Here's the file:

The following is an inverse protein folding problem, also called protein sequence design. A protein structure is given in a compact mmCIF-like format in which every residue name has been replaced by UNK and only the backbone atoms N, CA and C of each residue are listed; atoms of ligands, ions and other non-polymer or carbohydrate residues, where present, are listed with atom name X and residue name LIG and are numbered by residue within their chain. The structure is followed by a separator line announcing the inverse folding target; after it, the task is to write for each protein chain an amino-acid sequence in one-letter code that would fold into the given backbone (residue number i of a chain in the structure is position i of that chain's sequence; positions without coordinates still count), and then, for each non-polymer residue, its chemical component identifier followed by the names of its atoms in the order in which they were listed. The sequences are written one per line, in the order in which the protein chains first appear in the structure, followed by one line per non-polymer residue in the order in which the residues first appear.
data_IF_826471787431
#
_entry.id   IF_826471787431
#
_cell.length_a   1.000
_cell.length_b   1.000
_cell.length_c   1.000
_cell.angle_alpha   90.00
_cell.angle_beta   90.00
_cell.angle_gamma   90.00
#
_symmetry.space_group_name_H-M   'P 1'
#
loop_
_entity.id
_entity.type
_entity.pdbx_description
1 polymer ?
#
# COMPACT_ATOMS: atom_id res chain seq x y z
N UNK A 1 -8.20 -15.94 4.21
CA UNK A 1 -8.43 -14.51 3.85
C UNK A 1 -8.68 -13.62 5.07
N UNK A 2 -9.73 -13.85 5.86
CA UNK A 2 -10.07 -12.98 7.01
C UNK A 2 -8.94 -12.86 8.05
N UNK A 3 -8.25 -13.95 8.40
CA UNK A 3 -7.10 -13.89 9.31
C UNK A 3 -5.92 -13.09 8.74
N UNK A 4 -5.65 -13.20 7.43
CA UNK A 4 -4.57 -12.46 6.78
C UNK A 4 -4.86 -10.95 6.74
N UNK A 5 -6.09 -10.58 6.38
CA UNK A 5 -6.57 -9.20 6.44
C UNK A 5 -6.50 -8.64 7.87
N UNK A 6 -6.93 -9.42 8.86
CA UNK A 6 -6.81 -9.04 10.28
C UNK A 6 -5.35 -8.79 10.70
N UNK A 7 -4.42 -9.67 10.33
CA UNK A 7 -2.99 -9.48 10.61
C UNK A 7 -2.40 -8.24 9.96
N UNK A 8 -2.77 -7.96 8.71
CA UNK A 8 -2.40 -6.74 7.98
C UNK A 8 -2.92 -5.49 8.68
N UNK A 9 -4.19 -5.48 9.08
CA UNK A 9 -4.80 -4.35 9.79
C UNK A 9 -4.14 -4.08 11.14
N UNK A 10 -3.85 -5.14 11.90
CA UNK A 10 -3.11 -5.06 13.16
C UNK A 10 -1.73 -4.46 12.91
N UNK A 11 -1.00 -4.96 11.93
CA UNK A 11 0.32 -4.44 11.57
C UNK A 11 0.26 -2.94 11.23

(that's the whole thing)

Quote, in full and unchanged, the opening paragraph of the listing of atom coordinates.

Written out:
The following is an inverse protein folding problem, also called protein sequence design. A protein structure is given in a compact mmCIF-like format in which every residue name has been replaced by UNK and only the backbone atoms N, CA and C of each residue are listed; atoms of ligands, ions and other non-polymer or carbohydrate residues, where present, are listed with atom name X and residue name LIG and are numbered by residue within their chain. The structure is followed by a separator line announcing the inverse folding target; after it, the task is to write for each protein chain an amino-acid sequence in one-letter code that would fold into the given backbone (residue number i of a chain in the structure is position i of that chain's sequence; positions without coordinates still count), and then, for each non-polymer residue, its chemical component identifier followed by the names of its atoms in the order in which they were listed. The sequences are written one per line, in the order in which the protein chains first appear in the structure, followed by one line per non-polymer residue in the order in which the residues first appear.